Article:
Articles written in Journal of Earth System Science
Volume 107 Issue 3 September 1998 pp 213-216
An analytical form for the source function is formulated by comparing the fetch-limited approximation of the Ocean Wave Transport equation and the empirical equation for the fetch-dependent wave forecast nomograms. The source function thus generated has been utilised in the numerical model based on Toba’s formulation of wave transport equation and tested for the seas around the Indian subcontinent (5°S to 25°N latitude; 45°E to 100°E longitude). The grid averaged hindcast wave heights are found to be moderately matching with the GEOSAT altimeter measured significant wave heights of the 1987–1989 period, particularly for waves higher than 1 meter.
Volume 111 Issue 4 December 2002 pp 425-435
The atmospheric correction bands 7 and 8 (765nm and 865nm respectively) of the Indian Remote Sensing Satellite IRS P4-0CM (Ocean Colour Monitor) can be used for deriving aerosol optical depth (AOD) over the oceans. A retrieval algorithm has been developed which computes the AOD using band 7 data by treating the ocean surface as a dark background after removing the Rayleigh path radiance in the sensor-detected radiances. This algorithm has been used to detect marine aerosol distributions at different coastal and offshore locations around India.
A comparison between OCM derived AOD and the NOAA operational AOD shows a correlation ∼0.92 while that between OCM derived AOD and the ground-based sun photometer measurements near the coast of Trivandrum shows a correlation of ∼0.90.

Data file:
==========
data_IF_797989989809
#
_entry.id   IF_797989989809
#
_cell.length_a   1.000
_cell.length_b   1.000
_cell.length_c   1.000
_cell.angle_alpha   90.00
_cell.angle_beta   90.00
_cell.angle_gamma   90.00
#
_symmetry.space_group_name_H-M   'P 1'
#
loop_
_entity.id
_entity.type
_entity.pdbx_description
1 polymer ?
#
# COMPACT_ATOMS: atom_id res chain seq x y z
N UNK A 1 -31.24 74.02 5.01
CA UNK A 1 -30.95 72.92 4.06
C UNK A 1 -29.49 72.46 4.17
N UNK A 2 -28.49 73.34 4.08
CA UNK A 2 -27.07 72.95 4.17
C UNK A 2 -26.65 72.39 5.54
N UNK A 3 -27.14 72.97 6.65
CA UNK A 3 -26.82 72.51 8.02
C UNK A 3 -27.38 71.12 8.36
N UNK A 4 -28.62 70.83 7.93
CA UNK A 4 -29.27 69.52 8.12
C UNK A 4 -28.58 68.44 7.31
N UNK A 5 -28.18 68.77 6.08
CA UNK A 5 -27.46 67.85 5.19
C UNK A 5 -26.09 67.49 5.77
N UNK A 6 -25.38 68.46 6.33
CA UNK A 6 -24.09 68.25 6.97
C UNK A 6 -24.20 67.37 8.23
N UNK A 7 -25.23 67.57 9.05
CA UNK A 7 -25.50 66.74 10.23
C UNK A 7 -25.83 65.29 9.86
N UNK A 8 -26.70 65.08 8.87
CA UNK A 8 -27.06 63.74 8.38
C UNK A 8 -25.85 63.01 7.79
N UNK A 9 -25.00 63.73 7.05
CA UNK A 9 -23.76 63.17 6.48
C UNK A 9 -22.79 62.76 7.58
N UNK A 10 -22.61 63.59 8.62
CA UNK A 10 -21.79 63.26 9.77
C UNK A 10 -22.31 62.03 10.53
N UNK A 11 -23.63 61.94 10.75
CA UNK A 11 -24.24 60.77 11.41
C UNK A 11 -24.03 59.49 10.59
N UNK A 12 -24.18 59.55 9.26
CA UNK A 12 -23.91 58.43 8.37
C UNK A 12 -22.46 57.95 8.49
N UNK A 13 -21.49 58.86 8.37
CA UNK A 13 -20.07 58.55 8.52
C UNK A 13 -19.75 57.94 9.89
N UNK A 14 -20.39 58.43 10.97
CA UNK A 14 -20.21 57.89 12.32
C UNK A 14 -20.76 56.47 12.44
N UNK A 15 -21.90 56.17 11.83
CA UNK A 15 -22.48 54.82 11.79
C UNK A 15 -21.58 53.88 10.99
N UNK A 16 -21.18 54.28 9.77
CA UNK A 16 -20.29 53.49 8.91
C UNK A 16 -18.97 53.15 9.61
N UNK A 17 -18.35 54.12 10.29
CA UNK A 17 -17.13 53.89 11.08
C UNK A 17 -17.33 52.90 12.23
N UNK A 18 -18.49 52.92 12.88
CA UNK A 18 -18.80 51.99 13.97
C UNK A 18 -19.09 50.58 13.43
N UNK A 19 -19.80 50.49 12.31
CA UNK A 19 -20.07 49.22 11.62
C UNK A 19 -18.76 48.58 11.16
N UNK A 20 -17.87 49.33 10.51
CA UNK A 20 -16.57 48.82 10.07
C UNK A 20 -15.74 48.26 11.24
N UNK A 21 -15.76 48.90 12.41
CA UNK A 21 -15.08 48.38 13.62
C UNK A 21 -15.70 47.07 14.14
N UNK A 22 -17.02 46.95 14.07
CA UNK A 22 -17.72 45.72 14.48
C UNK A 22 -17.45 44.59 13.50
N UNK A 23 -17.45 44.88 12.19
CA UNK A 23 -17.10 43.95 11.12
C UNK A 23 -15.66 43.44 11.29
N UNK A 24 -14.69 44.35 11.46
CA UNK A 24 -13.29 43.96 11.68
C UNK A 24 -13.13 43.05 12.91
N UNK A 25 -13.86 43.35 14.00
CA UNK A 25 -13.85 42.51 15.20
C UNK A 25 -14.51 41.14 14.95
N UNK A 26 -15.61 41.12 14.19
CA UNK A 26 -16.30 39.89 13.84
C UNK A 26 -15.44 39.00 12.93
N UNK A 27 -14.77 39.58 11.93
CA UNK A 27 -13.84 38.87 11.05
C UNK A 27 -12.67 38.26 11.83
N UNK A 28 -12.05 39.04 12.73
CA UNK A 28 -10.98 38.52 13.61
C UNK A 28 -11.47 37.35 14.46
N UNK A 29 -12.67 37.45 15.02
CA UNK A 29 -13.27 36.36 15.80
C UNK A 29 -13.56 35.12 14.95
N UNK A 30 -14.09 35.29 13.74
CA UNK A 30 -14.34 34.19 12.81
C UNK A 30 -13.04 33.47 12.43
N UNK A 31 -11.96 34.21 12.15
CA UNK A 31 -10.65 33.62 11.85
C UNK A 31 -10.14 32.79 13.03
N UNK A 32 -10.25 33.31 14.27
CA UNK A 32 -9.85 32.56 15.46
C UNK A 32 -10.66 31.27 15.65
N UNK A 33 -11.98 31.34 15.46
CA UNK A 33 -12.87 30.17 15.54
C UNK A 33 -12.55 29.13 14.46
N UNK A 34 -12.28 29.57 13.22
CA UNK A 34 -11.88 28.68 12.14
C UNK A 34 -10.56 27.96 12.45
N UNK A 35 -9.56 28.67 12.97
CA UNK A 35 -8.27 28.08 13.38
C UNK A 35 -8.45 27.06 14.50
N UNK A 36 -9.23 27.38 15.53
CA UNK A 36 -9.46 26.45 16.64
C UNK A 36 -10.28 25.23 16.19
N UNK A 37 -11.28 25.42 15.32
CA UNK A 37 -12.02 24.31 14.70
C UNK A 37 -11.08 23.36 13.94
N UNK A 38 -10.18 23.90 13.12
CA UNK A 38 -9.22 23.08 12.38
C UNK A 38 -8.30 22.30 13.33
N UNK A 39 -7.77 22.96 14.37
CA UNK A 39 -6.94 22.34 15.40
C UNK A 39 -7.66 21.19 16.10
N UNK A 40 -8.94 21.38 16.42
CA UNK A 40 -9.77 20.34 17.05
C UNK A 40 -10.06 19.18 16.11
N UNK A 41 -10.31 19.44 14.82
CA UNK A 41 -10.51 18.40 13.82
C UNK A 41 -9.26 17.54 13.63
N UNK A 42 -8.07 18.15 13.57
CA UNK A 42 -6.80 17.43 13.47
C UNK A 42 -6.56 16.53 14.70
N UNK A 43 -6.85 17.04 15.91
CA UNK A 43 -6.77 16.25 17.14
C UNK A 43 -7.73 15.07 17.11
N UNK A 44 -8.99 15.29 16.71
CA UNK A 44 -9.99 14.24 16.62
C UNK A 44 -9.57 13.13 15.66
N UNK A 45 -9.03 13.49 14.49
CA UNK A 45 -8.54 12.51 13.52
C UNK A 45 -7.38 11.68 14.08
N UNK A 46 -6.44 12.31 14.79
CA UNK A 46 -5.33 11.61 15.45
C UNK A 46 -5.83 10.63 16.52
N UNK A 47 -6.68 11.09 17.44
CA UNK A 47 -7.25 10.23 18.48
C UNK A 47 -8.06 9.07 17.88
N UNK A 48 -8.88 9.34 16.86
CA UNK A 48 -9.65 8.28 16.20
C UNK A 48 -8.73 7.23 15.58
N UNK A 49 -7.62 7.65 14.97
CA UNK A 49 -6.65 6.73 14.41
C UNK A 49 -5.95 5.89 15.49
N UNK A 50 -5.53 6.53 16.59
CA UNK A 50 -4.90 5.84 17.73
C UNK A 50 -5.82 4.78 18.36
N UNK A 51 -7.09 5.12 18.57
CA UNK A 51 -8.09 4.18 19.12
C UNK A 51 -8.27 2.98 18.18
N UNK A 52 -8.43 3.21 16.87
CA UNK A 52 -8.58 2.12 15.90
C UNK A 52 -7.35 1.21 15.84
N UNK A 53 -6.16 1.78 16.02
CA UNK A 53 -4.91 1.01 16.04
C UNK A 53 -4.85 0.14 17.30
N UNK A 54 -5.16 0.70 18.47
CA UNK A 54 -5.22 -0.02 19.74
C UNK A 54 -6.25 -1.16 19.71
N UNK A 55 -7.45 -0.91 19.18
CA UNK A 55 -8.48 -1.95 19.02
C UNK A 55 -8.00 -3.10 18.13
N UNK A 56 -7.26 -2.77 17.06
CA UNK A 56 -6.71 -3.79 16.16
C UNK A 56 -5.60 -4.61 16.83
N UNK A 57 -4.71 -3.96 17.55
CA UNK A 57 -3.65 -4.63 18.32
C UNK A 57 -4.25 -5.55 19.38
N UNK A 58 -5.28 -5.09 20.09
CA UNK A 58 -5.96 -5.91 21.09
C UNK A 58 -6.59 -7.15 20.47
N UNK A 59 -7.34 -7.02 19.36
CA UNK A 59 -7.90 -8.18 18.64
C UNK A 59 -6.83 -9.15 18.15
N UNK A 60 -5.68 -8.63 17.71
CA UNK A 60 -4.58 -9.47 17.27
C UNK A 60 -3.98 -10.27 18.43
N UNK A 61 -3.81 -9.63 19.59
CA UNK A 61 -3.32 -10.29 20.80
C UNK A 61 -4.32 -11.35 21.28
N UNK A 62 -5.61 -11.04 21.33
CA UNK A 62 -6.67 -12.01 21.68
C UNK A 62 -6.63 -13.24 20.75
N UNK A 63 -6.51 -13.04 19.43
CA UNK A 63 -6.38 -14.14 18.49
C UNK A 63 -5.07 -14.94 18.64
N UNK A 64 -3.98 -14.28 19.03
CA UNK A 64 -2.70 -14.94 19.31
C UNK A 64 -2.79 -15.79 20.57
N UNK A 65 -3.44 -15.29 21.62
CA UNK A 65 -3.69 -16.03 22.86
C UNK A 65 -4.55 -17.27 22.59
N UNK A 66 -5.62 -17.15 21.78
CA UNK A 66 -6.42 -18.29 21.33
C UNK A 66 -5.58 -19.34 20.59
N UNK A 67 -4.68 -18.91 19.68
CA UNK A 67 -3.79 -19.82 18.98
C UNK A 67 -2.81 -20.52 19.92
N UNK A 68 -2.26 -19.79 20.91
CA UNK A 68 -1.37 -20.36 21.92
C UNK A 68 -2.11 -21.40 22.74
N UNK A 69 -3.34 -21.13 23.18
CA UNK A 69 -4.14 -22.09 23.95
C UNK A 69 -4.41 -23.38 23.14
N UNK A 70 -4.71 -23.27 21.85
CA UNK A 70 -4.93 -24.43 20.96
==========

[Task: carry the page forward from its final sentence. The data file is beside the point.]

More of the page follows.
Volume 118 Issue 4 August 2009 pp 281-293
The local weather and air quality over a region are greatly influenced by the atmospheric boundary layer (ABL) structure and dynamics. ABL characteristics were measured using a tethered balloon-sonde system over Kharagpur (22.32°N, 87.32°E, 40m above MSL), India, for the period 7 December 2004 to 30 December 2004, as a part of the Indian Space Research Organization– Geosphere Biosphere Program (ISRO–GBP) Aerosol Land Campaign II. High-resolution data of pressure, temperature, humidity, wind speed and wind direction were archived along with surface layer measurements using an automatic weather station. This paper presents the features of ABL, like ABL depth and nocturnal boundary layer (NBL) depth. The sea surface winds from Quikscat over the oceanic regions near the experiment site were analyzed along with the NCEP/NCAR reanalysis winds over Kharagpur to estimate the convergence of wind, moisture and vorticity to understand the observed variations in wind speed and relative humidity, and also the increased aerosol concentrations. The variation of ventilation coefficient (